As usual, I’m flying with British Airways to and from the US, while, due to time constraints, I’m doing the internal travel by plane as well, flying from San Francisco to Phoenix with American and from Phoenix to Portland with Delta. I’d have loved to have done either (or both) of those legs by train, but it wasn’t feasible.

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Brian’s Travel Spot: Returning from Tokyo in Club World

My British Airways Boeing 787-900 on the stand at London Heathrow Terminal 5, having safely returned me from Tokyo's Narita Airport.On Friday I’ll be flying to Tokyo again, so I thought it was high time that I finished writing  up my previous trip, so welcome to another Brian’s Travel Spot, this time covering my return from Tokyo. On my flight out, I travelled a new route and new airline for me, flying with Finnair from Manchester via Helsinki and on to Tokyo’s Narita airport. However, for my return, I was back in more familiar territory, flying with British Airways from Narita to Heathrow, with a short hop after that to Manchester.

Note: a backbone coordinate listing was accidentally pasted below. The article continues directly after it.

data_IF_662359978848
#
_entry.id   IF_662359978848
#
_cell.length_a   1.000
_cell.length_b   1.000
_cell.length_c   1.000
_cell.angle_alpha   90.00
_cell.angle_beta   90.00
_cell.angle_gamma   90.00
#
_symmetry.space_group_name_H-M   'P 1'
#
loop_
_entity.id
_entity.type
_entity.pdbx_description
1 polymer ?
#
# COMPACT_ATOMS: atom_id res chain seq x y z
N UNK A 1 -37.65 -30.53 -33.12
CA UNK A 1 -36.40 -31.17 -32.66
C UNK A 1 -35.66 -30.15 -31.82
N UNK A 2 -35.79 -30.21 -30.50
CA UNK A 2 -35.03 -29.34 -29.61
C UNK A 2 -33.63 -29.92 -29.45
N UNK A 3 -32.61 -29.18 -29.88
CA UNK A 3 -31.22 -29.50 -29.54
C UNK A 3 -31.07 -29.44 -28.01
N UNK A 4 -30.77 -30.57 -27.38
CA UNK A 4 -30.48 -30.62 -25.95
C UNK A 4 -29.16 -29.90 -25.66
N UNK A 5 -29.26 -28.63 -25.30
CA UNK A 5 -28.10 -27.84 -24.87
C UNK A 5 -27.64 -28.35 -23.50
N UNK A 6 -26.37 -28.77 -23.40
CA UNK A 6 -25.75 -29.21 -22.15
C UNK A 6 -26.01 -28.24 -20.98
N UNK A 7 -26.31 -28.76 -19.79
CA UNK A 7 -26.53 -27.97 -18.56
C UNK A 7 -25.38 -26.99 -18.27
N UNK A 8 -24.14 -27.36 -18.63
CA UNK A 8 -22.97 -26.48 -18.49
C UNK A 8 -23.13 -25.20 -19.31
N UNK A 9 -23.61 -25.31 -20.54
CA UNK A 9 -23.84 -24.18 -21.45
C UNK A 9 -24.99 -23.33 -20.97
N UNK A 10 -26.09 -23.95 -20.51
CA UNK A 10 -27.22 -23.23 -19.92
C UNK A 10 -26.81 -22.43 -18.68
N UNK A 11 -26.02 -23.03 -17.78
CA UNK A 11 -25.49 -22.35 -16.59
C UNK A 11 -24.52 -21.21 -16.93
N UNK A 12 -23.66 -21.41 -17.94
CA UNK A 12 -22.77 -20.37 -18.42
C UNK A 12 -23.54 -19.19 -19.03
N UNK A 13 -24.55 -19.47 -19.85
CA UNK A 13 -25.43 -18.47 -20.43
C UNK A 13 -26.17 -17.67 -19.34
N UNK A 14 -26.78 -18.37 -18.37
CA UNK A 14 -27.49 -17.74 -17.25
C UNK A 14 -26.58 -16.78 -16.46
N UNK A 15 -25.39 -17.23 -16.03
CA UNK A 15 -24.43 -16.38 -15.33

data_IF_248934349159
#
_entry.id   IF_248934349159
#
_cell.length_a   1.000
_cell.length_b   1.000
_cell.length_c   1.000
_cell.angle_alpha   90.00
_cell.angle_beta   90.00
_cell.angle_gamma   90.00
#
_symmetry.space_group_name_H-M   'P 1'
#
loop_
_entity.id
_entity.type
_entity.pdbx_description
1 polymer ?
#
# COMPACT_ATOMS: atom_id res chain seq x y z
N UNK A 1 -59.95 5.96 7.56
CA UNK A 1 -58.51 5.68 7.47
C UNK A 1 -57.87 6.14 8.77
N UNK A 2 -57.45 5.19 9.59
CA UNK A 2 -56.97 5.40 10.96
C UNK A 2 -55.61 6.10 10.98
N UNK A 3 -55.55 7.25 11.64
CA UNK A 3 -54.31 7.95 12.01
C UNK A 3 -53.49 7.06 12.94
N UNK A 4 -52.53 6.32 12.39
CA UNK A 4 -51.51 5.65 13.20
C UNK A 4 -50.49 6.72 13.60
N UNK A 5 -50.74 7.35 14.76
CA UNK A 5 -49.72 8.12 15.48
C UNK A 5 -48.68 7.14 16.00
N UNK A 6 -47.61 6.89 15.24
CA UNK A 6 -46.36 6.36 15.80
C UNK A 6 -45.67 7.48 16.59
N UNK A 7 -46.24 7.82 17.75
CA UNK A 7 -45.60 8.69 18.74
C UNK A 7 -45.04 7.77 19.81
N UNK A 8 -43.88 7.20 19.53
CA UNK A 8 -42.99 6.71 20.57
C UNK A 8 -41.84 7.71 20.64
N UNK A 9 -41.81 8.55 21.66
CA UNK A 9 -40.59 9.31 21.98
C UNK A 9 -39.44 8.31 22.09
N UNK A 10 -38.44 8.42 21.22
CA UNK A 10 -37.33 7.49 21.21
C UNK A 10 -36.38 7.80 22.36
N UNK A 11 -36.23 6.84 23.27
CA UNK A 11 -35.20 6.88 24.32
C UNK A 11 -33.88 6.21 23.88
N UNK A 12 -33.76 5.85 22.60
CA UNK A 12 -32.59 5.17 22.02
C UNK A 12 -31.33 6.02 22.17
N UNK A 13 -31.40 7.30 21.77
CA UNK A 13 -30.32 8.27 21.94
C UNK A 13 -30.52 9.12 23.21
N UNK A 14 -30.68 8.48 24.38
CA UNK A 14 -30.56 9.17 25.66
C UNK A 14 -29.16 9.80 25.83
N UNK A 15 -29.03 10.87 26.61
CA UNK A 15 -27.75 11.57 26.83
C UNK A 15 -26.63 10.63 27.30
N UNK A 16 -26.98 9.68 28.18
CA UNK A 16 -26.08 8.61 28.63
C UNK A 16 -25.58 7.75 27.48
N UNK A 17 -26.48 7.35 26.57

This is the fourth time I’ve flown from Tokyo with British Airways and the third time I’ve done it from Narita (my other flight, in July last year, was from Haneda, Tokyo’s second airport). It’s also the third time that I’ve flown Club World (business class to you and me), although the first time I went to Tokyo, in April 2017, I was in World Traveller (economy to you and me).

The first step, as ever, is getting to the airport, taking the Keisei Skyliner. For the first time, I’ve covered this in its own post, so we’ll start at the airport.

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Brian’s Travel Spot: Narita Airport and the Keisei Skyliner

The platform notice for the Keisei Skyliner service from Tokyo.Welcome to another instalment of Brian’s Travel Spot, following on from my flights with Finnair from Manchester via Helsinki and on to Tokyo’s Narita airport. I ended that particular Travel Spot at Narita Airport, where, as every seasoned traveller knows, the journey’s not quite over. You still have to get from the airport to your ultimate destination. Sometimes, this is fairly straightforward. However, in the case of Narita, you are faced with a bewildering array of options…